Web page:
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Machine Learning Inference vs Prediction

When we talk about machine learning, we often compare 2 important processes: machine learning inference vs prediction. This debate is all about how algorithms help us understand and predict outcomes using data. While they may seem similar, inference and prediction actually have different purposes and are used in different ways.


This article will focus on understanding the 7 major differences between inference and prediction. We will also share practical examples to show how you can apply these concepts in different real-life scenarios.


Understanding Machine Learning Inference vs Prediction


Machine Learning Inference vs Prediction - Machine Learning

Machine Learning refers to the study of algorithms and statistical models that allow computer systems to perform specific tasks effectively without being explicitly programmed. It involves developing methods that enable machines to learn from data and make decisions or predictions based on patterns and meaningful insights derived from that data.


Prediction and inference represent 2 ways machine learning models use data to generate new and useful information. Let’s discuss both of them in detail.


What Is Machine Learning Prediction?


Machine Learning Inference vs Prediction - Machine Learning Prediction

Prediction, in machine learning, is the process of using a trained machine learning model to estimate the output for new, unseen data points. Once it is trained on a representative dataset, the model predicts based on fresh, previously unseen data instances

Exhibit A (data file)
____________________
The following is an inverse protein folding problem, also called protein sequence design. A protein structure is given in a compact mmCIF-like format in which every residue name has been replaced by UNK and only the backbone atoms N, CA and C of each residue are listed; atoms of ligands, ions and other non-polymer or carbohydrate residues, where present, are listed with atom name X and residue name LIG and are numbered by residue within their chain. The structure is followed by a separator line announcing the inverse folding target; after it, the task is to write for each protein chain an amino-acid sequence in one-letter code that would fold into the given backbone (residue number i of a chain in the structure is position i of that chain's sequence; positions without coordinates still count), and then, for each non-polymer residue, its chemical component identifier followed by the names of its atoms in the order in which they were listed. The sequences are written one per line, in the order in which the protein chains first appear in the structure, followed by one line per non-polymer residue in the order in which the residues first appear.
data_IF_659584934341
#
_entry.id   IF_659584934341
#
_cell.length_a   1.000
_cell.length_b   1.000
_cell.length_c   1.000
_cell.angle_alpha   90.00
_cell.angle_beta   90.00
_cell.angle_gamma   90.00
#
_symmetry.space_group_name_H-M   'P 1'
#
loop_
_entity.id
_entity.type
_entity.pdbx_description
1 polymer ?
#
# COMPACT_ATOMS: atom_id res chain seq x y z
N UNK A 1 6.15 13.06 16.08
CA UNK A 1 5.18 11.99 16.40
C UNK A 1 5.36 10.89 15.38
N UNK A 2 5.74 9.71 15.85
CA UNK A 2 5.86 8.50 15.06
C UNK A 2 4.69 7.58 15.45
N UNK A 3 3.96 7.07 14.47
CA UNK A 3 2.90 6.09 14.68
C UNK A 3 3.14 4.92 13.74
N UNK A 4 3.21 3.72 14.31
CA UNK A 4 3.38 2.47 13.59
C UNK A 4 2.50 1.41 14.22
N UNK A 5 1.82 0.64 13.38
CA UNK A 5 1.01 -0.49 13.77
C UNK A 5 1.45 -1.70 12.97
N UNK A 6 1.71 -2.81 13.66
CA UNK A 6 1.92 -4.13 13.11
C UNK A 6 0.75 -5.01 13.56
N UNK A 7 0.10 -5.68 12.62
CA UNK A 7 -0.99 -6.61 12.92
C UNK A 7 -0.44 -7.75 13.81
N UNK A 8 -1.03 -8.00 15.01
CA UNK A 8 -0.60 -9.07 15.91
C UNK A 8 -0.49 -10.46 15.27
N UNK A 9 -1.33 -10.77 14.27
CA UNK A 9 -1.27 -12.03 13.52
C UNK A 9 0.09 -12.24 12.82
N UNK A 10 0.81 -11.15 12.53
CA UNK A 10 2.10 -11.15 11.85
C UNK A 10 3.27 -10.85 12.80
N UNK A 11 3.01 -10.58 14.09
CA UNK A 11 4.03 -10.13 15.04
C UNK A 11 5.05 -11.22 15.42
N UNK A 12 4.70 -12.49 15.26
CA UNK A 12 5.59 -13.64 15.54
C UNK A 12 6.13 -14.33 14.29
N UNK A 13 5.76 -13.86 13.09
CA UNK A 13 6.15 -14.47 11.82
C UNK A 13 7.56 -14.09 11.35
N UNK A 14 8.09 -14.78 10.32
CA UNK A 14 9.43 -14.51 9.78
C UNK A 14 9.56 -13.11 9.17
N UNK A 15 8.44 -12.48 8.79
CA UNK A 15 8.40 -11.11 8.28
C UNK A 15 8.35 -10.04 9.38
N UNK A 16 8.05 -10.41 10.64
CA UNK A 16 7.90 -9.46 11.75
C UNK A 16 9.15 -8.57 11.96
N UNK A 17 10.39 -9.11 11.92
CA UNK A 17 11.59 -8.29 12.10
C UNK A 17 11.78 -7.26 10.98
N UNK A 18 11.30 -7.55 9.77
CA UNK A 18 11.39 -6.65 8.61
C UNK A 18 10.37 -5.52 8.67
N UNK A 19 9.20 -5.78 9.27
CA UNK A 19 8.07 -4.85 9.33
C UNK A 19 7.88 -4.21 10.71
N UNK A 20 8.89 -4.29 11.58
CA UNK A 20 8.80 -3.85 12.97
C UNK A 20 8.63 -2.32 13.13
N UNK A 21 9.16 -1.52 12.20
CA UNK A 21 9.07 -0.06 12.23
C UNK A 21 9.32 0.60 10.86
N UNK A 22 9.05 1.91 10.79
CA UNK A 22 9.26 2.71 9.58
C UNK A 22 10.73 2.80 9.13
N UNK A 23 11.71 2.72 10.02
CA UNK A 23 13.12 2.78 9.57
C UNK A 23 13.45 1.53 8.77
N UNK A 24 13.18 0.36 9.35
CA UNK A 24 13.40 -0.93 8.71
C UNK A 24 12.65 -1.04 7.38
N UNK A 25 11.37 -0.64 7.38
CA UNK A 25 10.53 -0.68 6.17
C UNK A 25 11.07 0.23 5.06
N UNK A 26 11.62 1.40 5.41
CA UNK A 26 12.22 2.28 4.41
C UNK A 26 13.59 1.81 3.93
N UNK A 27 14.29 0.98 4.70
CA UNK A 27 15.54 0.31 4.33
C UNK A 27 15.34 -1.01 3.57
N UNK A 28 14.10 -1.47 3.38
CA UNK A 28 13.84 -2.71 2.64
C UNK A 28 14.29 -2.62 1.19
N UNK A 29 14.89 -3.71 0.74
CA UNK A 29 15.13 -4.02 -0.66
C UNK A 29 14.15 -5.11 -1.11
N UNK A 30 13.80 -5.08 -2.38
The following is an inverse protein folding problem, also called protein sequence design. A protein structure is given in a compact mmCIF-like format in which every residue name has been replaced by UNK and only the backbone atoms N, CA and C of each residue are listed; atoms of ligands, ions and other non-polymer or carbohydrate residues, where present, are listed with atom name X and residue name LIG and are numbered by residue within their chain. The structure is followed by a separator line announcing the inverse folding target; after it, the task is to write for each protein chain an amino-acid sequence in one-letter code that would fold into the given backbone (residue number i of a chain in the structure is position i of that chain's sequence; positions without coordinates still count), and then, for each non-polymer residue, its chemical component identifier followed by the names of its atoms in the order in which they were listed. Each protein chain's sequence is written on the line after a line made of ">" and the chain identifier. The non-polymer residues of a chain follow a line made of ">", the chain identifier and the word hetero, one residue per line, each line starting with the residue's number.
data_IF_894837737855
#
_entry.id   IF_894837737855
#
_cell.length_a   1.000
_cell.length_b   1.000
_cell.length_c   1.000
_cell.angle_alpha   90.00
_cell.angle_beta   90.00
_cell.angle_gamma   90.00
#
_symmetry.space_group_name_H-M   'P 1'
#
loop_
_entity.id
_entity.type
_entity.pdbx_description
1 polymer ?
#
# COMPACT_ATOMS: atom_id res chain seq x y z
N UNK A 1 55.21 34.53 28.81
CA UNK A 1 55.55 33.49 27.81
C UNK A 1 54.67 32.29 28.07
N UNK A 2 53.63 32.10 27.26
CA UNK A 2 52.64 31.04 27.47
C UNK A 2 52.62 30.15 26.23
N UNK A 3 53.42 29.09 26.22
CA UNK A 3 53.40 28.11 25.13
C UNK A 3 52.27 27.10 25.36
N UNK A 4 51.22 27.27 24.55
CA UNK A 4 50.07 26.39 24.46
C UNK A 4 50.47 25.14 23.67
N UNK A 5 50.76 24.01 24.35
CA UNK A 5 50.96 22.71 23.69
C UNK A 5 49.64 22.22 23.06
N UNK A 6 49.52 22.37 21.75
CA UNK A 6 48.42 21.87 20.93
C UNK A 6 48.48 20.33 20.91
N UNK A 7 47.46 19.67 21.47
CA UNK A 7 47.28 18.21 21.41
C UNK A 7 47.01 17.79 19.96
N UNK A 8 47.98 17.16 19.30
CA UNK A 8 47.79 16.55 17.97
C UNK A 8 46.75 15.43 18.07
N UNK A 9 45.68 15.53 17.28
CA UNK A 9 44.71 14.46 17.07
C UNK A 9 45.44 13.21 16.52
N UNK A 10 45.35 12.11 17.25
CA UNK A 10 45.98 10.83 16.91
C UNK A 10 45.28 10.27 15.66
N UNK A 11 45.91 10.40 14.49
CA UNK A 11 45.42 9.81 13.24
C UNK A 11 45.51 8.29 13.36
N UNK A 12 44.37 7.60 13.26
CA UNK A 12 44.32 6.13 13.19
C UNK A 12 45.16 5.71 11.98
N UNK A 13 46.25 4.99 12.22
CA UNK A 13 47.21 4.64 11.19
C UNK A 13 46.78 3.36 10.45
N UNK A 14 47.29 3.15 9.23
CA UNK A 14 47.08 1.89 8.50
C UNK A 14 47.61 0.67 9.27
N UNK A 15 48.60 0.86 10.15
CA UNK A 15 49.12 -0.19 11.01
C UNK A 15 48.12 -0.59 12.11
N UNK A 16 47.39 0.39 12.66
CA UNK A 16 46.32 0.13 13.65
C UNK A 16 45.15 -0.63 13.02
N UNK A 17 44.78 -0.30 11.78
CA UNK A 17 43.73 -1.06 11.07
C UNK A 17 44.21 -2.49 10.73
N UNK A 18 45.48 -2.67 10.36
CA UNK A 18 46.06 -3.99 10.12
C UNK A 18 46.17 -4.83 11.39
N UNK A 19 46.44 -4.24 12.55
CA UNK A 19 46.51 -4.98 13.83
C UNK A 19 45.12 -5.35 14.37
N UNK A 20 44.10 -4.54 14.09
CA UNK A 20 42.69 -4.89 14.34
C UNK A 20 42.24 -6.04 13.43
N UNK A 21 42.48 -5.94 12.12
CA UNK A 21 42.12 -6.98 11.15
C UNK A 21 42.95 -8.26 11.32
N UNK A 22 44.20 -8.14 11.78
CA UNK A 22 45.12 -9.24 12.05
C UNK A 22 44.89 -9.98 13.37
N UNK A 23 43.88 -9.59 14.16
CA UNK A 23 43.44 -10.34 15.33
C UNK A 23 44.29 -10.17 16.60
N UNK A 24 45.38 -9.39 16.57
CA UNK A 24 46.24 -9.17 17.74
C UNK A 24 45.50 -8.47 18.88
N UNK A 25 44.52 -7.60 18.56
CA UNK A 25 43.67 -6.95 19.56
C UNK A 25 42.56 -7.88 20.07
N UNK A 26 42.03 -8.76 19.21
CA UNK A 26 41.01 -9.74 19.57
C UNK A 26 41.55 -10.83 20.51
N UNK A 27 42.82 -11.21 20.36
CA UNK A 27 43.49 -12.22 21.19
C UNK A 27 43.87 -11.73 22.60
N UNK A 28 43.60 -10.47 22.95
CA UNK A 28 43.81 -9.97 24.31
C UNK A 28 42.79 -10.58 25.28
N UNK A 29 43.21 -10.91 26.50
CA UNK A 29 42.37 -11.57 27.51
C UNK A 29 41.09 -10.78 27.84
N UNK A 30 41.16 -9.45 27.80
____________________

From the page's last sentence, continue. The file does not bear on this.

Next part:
The goal of prediction is to utilize existing patterns and relationships in the machine learning training data to make accurate estimates or forecasts about unseen data instances or new data points.


This could involve predicting a continuous value, like the price of a house or the future stock price, or classifying an instance into a specific category, like identifying whether an email is spam or not. 


Accurate predictions are crucial for various applications, including recommendation systems, fraud detection, image recognition, and many other domains. For instance, in finance, a predictive model can be developed to forecast stock prices


The goal here is to provide accurate forecasts rather than understanding the specific factors influencing price fluctuations at any given moment.


What Is Machine Learning Inference?


Machine Learning Inference vs Prediction - Machine Learning Inference

Causal inference, or simply inference refers to the process of making conclusions or drawing insights from the available data. It involves analyzing the data to uncover the underlying patterns, relationships, and dependencies between the input features and the target output variable.


Inference is used to conclude the data's underlying distribution or the dependence of the dependent variable on the model's input parameters. By studying the data and the relationships it exhibits, machine learning algorithms estimate the parameters of the chosen model or the probability distributions that best describe the data.